Vietnam trapping itself through stirring up popular nationalism

By Wang Wei Source:Global Times Published: 2014-5-19 19:18:01

Illustration: Liu Rui/GT

Over the past week, many cities in southern Vietnam embarked on anti-China demonstrations. The protests finally evolved into violent clashes. These anti-China rallies originated from the territorial dispute between China and Vietnam over the South China Sea. The factories that have been most severely damaged are not run by mainland businessmen but by Taiwanese. Meanwhile, factories run by Singaporeans, South Koreans, Malaysians and even some Europeans have also been targets.

Such mayhem may generate devastating results to the Vietnamese economy that is still recovering after the 2008 financial crisis. The violent attacks have made foreign investors lose the sense of security. Their best choice would be to stay away from the country. This means Vietnam will lose a great deal of taxes and job opportunities.

From a long-term perspective, the awful memories will not be completely removed from the minds of overseas investors. No one can tell when similar incidents will reoccur in Vietnam. To avoid potential risks, foreign companies will prefer smaller, shorter-term projects. These kinds of investment will contribute little to Vietnam's economic development.

For the Vietnamese, the biggest trouble currently is that their country's order is likely to spiral out of control. The Vietnamese government has always played such tricks: When the economy is in a terrible situation and the public is discontent, the authorities stir up nationalistic sentiments by inflaming the South China Sea issue so that the public can forget what most damages their interests.

Unfortunately, the Vietnamese government obviously overestimated its control over the situation in the country. The hasty political reforms and the public resentment caused by disparity between the rich and the poor and soaring commodity prices have weakened the authority of the Vietnamese government.

It is no coincidence that the recent violence has taken place in southern Vietnam where the opposition have a solid foundation. The demonstrations have run out of control since being initiated, becoming a tool through which the opposition boost their influence.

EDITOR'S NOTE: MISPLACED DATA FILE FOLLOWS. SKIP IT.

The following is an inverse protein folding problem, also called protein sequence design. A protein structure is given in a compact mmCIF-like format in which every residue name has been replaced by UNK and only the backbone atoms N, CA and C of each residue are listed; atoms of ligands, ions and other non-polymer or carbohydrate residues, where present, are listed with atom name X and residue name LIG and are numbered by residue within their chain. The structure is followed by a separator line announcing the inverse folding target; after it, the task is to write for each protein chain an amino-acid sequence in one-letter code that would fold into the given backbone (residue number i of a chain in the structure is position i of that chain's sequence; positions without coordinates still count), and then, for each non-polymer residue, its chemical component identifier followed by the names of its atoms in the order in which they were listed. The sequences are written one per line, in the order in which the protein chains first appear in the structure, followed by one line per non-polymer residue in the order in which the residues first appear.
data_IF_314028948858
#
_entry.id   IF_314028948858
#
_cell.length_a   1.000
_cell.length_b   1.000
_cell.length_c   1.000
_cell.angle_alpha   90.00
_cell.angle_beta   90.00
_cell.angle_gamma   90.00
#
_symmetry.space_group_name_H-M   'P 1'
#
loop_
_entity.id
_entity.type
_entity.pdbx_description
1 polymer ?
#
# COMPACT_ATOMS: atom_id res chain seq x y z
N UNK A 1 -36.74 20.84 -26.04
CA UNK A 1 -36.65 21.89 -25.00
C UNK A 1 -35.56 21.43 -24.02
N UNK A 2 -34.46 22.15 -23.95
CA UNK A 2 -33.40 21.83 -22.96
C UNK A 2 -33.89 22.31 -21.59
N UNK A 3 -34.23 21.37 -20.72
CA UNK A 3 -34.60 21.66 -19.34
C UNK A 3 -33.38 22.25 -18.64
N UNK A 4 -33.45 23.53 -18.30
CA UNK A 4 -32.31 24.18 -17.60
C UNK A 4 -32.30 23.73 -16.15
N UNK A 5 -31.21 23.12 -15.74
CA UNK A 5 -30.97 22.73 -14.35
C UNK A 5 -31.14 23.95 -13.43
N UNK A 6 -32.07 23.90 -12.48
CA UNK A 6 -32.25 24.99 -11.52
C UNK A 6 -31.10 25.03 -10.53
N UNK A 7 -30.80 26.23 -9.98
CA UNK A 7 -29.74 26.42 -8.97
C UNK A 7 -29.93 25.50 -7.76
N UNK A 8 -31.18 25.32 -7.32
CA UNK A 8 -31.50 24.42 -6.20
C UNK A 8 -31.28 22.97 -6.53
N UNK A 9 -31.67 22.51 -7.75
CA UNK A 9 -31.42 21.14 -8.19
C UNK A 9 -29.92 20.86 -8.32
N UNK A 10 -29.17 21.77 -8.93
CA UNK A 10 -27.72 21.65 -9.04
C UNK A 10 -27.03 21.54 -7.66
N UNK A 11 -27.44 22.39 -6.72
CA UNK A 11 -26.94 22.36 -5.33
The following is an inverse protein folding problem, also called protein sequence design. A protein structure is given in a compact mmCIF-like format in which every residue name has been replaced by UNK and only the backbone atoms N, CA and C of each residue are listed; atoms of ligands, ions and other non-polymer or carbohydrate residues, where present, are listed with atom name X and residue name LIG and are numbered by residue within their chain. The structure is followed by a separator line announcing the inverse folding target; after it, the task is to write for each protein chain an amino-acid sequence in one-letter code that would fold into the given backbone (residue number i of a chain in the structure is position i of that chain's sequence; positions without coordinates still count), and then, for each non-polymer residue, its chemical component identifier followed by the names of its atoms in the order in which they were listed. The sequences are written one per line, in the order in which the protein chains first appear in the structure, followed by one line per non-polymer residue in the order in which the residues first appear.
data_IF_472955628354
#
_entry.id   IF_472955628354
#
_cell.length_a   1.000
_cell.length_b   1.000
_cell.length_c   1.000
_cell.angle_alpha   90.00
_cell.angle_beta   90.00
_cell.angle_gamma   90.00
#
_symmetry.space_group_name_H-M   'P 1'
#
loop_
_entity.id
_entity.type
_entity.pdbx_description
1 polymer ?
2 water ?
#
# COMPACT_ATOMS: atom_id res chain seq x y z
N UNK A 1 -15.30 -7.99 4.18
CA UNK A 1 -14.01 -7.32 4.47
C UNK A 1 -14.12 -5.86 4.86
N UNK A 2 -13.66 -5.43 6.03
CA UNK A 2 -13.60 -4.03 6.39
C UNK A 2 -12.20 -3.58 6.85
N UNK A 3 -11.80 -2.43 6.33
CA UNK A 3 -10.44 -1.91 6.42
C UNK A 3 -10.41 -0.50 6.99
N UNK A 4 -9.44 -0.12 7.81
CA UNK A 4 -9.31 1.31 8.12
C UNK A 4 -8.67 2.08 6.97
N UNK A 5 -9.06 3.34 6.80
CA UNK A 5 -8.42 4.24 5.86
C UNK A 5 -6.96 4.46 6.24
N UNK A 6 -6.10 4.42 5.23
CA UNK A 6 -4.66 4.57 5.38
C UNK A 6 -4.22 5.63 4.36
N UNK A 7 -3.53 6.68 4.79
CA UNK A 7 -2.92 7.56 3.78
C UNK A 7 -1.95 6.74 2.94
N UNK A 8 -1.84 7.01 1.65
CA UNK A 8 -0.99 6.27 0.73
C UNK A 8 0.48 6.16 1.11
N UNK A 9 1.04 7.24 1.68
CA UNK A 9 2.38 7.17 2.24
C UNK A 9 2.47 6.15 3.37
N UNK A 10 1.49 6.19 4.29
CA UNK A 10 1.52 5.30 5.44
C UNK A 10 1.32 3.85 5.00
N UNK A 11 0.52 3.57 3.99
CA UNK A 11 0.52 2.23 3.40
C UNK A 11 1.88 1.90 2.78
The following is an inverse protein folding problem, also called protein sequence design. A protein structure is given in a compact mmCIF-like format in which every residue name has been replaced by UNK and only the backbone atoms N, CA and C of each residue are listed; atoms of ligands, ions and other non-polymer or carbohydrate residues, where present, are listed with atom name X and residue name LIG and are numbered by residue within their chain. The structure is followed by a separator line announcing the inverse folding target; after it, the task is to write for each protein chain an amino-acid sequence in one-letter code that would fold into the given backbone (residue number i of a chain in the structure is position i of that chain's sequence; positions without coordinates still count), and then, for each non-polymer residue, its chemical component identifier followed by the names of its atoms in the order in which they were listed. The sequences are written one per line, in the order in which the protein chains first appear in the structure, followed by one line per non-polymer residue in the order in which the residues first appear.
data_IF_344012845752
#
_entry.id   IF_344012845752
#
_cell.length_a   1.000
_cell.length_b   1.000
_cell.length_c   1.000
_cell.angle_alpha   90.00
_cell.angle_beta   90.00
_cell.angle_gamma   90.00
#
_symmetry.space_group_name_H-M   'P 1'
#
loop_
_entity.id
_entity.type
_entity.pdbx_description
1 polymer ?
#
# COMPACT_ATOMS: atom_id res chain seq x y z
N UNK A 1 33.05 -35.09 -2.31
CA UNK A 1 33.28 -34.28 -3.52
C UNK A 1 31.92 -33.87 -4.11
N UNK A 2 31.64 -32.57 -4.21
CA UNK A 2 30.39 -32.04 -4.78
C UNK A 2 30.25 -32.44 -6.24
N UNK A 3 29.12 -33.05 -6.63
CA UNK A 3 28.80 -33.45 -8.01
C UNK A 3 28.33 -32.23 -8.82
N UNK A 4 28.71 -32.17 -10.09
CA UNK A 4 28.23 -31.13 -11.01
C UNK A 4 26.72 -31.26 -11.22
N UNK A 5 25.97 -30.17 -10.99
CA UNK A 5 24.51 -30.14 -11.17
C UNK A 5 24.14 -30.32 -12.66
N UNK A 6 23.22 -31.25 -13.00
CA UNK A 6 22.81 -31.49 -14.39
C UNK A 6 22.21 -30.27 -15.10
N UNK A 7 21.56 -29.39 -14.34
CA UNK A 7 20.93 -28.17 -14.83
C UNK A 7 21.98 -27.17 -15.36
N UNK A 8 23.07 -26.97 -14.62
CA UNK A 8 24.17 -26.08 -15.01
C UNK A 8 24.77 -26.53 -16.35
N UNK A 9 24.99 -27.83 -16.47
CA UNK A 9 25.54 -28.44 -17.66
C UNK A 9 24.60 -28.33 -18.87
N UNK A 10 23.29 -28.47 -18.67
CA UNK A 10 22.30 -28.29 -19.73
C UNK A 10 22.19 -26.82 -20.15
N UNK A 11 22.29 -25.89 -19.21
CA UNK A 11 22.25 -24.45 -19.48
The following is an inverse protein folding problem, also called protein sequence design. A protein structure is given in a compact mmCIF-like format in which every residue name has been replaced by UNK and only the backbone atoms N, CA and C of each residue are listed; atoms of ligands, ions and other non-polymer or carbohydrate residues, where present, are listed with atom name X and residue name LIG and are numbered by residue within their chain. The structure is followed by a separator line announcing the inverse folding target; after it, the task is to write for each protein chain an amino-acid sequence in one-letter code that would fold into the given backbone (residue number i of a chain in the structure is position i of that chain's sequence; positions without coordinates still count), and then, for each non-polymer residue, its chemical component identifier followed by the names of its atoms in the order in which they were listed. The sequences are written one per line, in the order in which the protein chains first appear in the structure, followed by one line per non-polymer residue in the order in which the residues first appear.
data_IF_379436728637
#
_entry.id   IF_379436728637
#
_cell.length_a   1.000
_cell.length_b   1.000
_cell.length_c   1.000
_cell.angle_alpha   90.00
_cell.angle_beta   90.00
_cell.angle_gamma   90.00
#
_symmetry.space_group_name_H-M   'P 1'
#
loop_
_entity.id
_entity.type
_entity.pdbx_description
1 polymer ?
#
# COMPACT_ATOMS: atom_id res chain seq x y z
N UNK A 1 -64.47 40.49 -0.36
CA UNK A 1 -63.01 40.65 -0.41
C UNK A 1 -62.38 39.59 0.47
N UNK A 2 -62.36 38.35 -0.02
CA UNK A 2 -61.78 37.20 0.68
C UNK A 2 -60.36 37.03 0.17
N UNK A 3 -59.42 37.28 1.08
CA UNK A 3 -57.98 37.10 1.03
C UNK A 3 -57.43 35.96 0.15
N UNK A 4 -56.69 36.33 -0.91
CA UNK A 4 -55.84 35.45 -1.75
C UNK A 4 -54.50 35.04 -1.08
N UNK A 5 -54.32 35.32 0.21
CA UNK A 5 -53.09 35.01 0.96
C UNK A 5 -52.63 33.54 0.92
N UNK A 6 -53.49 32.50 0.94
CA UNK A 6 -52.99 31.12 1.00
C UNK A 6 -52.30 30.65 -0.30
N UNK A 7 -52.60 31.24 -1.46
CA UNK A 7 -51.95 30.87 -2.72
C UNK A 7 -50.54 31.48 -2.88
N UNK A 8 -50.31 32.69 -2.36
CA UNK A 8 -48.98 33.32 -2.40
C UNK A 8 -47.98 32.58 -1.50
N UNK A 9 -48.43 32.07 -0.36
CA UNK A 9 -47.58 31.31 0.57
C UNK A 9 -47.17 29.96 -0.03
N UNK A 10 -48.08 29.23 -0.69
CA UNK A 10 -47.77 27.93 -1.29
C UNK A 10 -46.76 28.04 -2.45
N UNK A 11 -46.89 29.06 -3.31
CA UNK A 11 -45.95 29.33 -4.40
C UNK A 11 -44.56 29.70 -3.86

For example, the US-based exile group Viet Tan, or the Vietnam Reform Party, which got thousands of "likes" on Facebook, has posted many photos of anti-China rallies. This group has been named by the government of Vietnam as a terrorist organization and a number of members were arrested for being anti-China.

The examples of Egypt and Ukraine show us that for countries within which many conflicts have been accumulated, no matter what the initial reasons are behind the demonstrations, these reasons will soon be forgotten by the public. What people care about is not any particular event that triggers their protests. They simply want to vent the dissatisfaction that has been stored up so long.

To put it simply, the anti-China rallies will not shift the public's concern as the Vietnamese authorities have expected.

Rather, they give people an opportunity to vent their anger recklessly. As the opposition are involved, these rallies may turn into a street political movement aimed at the Vietnamese government.

The government must realize that the attempt to trigger international disputes so as to shift domestic conflicts will only end up in vain. In the previous violence, Vietnamese police have arrested about 100 people. This will not fundamentally solve the problem but may further escalate tension between the authorities and the public.

The so-called "appeal to the public to legitimately express their patriotism" is merely a wishful self-deception. What happened in Vietnam has showed that the authorities cannot put everything under control. It will be an arduous task for them to restore the image of their country.

They need to make clear that the Chinese are not to blame for their misfortune. Besides, if you are unhappy about the sanitary conditions in your house, dismantling it will not solve the problem but will only make your circumstances worse.

The author is a political commentator based in Baotou, Inner Mongolia Autonomous Region.

Posted in: Viewpoint

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